“This week we see the pensions again in the headlines for all the wrong reasons with the news of NEST suffering a loss of £1.4 million due to supplier payment being diverted illustrating that everyone has to be alert to the risk of fraud. A salutary lesson for trustees of all schemes to give serious consideration to undertaking effective reviews of controls on a regular basis”
This is one of the kinder comments following NEST’s admission of a “mandate fraud that saw £1.4m paid to a false supplier. Here is a rather more rigorous comment from one of Britain’s leading pension managers
It’s a significant control failure and ought not to be swept under the carpet. Also, as it currently stands, the loss has not been recovered and has been accounted for in the “Balance Sheet” – the statement of taxpayers’ equity. So called, because NEST is still dependent on a loan from the DWP to fund its start up costs.
I’m not hugely persuaded by NEST’s statement that no money has been taken from members’ pots. Maybe not at the moment, but isn’t NEST’s long-term funding wholly dependent on the charges taken from members’ pots? So if the £1.4m is never recovered, then surely it will ultimately borne by members’ pots, as the charges will have to cover this loss.
In order to get it right next time, there has to be a full understanding of what went wrong this time. More so as, in addition to the Audit Committee, Risk Committee and Trustee Board, there are staff employed to manage the risk framework. Despite this, they appear to have been hoodwinked into paying a supplier’s invoices to a bank account not specified by the supplier, but by someone purporting to be the supplier. It doesn’t appear to be a particularly complex form of fraud, but it’s difficult to be certain without full transparency.
There is no doubt that it is a fraud against the tax-payer but specifically against NEST’s membership. The DWP debt is now £239m up £68m from last year’s £171m. The £1.4m lost in the fraud is presumably part of this amount unless it has been ringfenced to be repaid in another way (executive bonus pool?).
So far so bad, I was at NEST yesterday and at the Regulator the day before, in neither meeting was this mentioned, it is clearly an elephant in the room. The fraud happened over 6 months ago and no doubt the stable door has been shut and triple bolted with armed guards accompanying all payments out. It won’t stop the critics, £1.4m may not be as much as 1% of NEST’s debts but it’s more than 10% of its assets (as of July 2013) and this is an opportunity for anyone selling against NEST , to do so with smug certainty that NEST will have no means to retaliate.
Which is why we mustn’t. The time to have had a go at NEST was prior not post the fraud (and boy did this blog have a go at NEST during 2009-12. But the new NEST is doing good things and has a public service obligation to keep auto-enrolment going as and when the private sector withdraws from the AE market. It is our long-stop, our back back office. But it is also an incubator for best practice. Yesterday I was discussing with its CIO ways to improve transaction cost reporting from its suppliers. NEST has the capacity to deliver a standard of governance that be followed not just by other mastertrusts but by the governance groups who control the large insured platforms on which most DC money in the UK sits.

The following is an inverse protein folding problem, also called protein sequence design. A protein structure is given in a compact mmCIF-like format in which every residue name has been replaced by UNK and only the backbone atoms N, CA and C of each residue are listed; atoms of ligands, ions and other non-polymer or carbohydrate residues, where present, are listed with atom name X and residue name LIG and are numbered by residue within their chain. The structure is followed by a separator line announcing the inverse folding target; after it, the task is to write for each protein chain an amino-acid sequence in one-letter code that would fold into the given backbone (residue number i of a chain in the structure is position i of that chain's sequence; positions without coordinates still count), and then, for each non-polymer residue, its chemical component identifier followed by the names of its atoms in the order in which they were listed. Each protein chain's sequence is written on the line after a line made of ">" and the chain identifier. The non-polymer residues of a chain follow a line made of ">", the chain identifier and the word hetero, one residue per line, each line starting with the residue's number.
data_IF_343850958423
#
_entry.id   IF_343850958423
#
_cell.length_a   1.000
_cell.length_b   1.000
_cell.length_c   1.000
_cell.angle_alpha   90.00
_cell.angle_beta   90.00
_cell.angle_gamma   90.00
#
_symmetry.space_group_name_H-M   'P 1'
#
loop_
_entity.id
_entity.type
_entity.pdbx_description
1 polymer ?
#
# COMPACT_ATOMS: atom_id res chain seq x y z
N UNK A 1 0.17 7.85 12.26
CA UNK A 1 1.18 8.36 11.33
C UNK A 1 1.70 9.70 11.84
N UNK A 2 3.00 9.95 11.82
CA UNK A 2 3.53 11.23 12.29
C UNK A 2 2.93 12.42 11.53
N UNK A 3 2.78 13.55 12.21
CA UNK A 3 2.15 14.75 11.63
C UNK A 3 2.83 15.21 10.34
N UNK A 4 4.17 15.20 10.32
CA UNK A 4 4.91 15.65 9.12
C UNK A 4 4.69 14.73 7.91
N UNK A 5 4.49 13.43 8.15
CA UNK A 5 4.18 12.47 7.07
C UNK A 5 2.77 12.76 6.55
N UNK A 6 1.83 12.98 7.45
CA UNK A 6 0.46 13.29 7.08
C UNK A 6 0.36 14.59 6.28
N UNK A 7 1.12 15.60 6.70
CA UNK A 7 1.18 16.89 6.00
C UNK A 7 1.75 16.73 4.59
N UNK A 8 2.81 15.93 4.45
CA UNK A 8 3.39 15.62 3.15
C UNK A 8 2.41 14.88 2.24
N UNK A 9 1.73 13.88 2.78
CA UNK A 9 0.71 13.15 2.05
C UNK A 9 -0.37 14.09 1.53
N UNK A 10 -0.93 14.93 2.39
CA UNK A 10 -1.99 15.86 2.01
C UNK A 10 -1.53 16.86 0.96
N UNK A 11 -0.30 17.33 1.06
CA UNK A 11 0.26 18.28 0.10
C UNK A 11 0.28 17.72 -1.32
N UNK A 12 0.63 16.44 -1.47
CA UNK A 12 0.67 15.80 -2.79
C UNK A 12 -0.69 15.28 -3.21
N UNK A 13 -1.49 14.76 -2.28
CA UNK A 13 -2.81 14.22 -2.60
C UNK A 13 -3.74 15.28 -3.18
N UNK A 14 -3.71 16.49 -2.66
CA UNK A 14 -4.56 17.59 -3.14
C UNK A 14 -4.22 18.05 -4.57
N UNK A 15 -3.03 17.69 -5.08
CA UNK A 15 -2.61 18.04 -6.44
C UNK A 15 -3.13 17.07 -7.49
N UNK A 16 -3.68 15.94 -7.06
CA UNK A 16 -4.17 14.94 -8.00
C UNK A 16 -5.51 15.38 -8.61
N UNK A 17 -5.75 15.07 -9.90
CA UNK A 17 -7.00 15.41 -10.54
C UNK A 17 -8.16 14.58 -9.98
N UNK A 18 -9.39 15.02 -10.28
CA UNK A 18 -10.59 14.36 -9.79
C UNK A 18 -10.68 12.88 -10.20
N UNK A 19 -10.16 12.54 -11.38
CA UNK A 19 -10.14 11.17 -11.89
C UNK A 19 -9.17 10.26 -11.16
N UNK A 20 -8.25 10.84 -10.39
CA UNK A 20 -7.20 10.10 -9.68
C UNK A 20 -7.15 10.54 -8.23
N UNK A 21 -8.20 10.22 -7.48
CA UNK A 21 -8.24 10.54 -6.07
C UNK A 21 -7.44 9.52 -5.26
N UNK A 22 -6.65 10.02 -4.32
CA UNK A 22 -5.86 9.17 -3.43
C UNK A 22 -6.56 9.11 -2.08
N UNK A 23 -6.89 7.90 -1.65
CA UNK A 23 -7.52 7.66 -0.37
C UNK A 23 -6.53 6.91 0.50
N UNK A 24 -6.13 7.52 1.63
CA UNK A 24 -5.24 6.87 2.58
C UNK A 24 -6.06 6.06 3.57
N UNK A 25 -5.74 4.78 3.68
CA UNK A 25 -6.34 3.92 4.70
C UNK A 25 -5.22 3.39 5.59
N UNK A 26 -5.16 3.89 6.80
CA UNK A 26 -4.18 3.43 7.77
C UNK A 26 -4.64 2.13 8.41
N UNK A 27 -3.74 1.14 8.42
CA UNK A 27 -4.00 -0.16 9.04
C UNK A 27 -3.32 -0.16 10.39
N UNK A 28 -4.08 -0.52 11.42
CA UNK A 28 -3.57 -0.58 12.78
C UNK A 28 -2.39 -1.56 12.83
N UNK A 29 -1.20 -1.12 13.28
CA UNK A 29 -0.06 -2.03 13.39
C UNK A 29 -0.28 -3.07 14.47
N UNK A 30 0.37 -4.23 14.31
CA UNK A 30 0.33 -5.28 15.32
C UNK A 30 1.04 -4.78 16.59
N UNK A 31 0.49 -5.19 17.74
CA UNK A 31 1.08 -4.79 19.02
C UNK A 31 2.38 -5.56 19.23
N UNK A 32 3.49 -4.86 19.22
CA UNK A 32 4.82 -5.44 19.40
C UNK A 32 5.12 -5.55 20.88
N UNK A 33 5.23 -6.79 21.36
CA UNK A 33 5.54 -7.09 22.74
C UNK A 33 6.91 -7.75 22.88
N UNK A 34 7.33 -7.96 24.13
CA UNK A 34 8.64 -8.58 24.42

Similarly in terms of communications, employer support through auto-enrolment and at retirement, NEST has the resources to summon experts who can fertilise best practice not just at NEST but throughout the industry. NEST is more than a mastertrust, it is a force for good. A force for good that we are paying for. One that is a common enterprise between those within NEST and those without.
Knocking NEST at this point serves no useful purpose. Indeed it is counter-productive. Just as with the problems that the Regulator and HMRC are facing with Pension Liberation, ultimately we need to regard NEST as part of a common solution and put aside petty aside the petty smugness of those who consider the failure of NEST a business opportunity.
Ultimately, if NEST fails, auto-enrolment fails and if AE fails we have lost, for a generation, the opportunity to genuinely reform Britain’s long-term savings behaviour. For people like me, in their fifties, this may be the best last chance we will have to see the pension system back on its feet.
So please guys, give NEST a break, let them be embarrassed but don’t give them a kicking. Now is not the time.